Across the decades, then centuries she starts to see him more for what he is, as their family grows – a second ‘wife’ with the strong-willed Spanish noblewoman, Magdalena, who challenges him intellectually as well as physically, and much later, Alexi, a young Russian. They become, in effect, his harem, there to satisfy him, and god forbid they act outside his precious rules and wants. This creates an interesting dynamic, not just between the lord and his harem, but between the three of them, Alexi, Magdalena and Constanta.

As the ‘original’ (she finds that there were in fact some before her, who have vanished) Constanta feels, understandably slighted by these later additions, but at the same time, she also feels a kinship – I found this far more realistic and satisfying emotionally, more like real groups of friends and families, the push and pull of love and jealously, possessing but also wanting to be possessed, while other times desiring freedom. And then there’s the sex, centuries of sex; male, female, bi, in a group or pairs, wonderfully lush and erotic – even in later years as Constanta questions everything in their lives, the sex and the hunting as shared and enjoyed and binds them together. The eroticism hinted at in the likes of Interview With the Vampire is out here in full, earthy form.

The story is written from Constanta’s perspective, as if she is writing a series of letters to her husband, who is never named, a deliberate choice, I am sure, and a part of her, now older, wiser, more assured, coming into her own power and realising she doesn’t have to be what he wants, that she can be herself, make her own choices. Dowry drips in deliciously decadent High Gothic, sensual, erotic, dark; it doesn’t shy from serious subjects like spousal abuse and male abuse of privilege either, all areas we’ve all been increasingly aware of in recent years (as we should be), or why some remain so long in such relationships, and I think this very much added to the novel’s power and in drawing the reader into it emotionally.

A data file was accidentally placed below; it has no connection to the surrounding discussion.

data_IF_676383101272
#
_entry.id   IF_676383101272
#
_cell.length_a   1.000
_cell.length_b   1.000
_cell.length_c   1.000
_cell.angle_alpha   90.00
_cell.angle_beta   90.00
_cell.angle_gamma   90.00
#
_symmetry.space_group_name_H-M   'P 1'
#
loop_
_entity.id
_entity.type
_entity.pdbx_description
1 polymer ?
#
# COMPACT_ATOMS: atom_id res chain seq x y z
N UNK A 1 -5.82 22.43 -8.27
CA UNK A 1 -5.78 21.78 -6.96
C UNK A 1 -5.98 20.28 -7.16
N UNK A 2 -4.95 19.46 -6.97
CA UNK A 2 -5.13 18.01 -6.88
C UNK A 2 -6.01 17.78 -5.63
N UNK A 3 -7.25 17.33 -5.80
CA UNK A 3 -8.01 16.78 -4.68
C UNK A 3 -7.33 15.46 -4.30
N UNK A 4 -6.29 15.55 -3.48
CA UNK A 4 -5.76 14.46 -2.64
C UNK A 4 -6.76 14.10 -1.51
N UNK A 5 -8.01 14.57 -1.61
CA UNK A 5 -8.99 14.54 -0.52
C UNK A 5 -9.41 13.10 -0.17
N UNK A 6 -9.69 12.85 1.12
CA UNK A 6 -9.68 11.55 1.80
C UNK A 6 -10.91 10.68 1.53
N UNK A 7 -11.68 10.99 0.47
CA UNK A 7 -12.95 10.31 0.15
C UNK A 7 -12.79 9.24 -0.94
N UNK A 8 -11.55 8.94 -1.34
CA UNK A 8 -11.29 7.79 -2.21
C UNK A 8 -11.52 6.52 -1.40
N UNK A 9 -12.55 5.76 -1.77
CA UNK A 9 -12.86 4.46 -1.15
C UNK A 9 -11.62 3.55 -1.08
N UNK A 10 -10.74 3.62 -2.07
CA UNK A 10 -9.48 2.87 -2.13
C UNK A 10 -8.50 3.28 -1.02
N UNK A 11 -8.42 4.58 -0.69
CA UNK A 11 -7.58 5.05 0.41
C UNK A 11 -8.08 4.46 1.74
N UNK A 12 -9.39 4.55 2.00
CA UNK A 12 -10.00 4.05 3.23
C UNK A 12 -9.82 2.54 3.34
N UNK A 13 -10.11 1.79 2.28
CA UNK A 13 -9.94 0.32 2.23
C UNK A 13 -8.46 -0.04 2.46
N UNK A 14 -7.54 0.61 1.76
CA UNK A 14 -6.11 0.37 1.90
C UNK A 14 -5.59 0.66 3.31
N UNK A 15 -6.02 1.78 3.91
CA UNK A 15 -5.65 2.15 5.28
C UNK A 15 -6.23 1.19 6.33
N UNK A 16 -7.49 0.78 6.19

A deliciously decadent, erotic romp in some places, a darkly, deeply emotional tale in other places, as much a tale of a survivor of abuse as it is vampiric novel, nodding its head to Bluebeard or the 1970s films like The Velvet Vampire, as much as the influential Anne Rice Vampire Chronicles. Perfect reading for the dark autumn and winter nights.

This review was originally penned for Shoreline of Infinity

Easter zombies

The Easter holiday weekend, when we remember Jesus Christ who died then rose from the grave, walked out of the tomb as an Undead, munched on some passing disciple’s brains and so gave birth to the zombie genre and set the scene for the horror messiah Saint George of Romero. And praise also to the Catholic Church who took time out from buggering young children to create the myth of Transubstantiation where they held that the wine and the Host wafer literally became the body and blood of Christ when taken at services, giving life eternal, thus also promoting both the cannibal horror sub genre and of course the vampire. Where would modern horror be without Jesus and the Catholic Church, eh?